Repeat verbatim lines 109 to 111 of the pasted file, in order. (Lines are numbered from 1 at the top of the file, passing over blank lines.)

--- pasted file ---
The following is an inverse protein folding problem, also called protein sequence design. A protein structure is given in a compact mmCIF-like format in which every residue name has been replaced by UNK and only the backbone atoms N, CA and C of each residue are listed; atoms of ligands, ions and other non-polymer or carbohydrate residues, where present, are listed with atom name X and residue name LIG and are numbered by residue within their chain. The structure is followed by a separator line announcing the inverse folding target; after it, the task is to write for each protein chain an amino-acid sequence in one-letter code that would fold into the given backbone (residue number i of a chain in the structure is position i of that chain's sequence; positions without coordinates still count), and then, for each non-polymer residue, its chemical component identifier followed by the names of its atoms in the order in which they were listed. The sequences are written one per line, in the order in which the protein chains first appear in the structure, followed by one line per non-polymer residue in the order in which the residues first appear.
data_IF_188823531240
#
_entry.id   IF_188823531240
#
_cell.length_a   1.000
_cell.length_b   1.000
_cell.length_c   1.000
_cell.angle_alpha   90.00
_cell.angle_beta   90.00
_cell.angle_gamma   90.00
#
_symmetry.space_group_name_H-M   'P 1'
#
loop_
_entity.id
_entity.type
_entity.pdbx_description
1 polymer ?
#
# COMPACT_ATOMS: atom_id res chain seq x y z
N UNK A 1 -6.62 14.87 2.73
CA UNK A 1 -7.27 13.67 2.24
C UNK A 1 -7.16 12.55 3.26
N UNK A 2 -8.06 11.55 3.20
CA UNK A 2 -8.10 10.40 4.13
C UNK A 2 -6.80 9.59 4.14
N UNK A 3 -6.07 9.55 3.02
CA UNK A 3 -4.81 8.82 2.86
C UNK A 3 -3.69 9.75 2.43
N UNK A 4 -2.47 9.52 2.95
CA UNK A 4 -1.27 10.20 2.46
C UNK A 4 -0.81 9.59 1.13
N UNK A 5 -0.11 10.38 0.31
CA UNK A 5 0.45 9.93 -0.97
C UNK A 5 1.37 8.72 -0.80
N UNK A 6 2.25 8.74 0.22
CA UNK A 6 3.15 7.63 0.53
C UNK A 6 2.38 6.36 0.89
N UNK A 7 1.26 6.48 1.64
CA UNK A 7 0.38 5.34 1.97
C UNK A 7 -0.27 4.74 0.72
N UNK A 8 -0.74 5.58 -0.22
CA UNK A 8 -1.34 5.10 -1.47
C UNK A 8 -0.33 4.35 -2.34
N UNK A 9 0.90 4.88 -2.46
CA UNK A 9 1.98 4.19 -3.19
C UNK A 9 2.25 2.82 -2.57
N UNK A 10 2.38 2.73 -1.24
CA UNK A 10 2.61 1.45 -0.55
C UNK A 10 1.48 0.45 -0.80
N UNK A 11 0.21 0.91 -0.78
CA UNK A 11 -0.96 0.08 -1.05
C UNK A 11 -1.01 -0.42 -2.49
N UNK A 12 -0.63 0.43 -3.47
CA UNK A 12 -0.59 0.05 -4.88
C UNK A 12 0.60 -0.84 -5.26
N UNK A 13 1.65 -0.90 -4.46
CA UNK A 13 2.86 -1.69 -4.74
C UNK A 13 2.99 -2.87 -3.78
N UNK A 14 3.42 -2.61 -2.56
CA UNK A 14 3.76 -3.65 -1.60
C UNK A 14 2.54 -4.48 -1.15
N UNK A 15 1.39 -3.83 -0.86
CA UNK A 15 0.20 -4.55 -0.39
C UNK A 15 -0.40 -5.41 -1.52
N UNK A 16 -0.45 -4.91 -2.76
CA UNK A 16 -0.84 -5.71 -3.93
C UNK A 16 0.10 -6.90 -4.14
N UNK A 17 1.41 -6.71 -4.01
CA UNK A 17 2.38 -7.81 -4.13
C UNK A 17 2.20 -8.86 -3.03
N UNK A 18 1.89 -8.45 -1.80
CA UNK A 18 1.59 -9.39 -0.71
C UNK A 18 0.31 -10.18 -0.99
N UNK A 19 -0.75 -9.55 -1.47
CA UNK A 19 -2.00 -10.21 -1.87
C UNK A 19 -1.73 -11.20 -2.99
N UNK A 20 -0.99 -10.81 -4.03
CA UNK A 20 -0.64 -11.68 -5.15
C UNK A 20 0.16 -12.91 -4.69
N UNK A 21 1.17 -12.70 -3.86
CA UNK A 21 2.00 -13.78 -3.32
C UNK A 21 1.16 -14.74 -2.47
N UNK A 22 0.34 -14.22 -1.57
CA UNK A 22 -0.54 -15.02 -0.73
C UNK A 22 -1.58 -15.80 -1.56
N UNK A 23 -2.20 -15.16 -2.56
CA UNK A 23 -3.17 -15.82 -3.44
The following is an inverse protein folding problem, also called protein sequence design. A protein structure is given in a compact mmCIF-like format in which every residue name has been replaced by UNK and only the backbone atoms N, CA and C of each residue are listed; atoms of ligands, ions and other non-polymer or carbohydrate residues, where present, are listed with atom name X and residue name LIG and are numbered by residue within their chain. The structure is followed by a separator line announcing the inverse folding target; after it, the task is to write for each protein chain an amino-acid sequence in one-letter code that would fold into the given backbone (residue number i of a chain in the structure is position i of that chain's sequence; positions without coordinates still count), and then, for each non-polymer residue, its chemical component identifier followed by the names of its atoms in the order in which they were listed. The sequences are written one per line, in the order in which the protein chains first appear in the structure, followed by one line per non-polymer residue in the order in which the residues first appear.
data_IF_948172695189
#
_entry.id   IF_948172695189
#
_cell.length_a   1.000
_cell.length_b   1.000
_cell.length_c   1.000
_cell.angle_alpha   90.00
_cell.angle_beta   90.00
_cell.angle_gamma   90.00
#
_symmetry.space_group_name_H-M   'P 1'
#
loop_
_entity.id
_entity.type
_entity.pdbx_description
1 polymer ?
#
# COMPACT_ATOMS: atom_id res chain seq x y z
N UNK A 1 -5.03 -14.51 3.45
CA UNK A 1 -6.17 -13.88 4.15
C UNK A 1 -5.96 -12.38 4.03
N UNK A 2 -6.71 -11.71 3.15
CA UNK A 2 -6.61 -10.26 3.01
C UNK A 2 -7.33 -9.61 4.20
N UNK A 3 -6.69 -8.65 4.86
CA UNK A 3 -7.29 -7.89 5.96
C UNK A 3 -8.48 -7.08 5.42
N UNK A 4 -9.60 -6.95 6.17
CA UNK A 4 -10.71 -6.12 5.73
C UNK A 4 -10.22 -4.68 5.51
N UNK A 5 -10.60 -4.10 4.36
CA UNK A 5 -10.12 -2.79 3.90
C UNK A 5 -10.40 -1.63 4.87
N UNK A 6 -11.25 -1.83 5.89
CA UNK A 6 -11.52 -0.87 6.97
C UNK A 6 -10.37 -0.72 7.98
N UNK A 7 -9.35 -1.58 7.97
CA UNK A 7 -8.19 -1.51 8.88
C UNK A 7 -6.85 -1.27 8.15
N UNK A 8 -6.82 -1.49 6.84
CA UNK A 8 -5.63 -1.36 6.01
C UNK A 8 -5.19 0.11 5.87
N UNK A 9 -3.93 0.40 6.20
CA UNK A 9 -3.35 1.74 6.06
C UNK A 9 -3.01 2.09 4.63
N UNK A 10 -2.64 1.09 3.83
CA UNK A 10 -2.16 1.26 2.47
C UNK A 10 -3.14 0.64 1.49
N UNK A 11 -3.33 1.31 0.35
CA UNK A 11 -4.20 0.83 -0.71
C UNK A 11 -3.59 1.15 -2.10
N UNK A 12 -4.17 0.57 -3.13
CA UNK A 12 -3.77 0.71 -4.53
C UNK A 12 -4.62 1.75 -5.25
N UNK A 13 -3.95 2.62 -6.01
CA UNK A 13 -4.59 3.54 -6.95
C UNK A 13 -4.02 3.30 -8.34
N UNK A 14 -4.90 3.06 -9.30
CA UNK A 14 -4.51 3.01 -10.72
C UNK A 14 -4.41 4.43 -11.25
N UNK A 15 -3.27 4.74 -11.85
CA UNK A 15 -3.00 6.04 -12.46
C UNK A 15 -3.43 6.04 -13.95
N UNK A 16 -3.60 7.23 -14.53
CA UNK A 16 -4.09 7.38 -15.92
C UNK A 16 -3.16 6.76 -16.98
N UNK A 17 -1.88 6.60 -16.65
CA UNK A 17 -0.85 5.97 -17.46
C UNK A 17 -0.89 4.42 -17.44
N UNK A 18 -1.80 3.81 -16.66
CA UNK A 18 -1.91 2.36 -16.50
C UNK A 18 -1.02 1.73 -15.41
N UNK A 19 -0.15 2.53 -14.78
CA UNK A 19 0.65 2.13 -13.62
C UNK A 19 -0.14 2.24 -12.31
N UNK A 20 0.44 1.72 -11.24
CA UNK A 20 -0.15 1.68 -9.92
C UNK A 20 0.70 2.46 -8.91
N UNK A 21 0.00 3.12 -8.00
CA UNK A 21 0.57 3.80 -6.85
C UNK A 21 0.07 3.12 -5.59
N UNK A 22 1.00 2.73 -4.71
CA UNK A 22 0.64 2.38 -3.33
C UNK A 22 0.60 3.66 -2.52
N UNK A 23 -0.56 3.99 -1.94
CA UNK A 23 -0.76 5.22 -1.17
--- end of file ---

#
# COMPACT_ATOMS: atom_id res chain seq x y z
N UNK A 1 -5.03 -14.51 3.45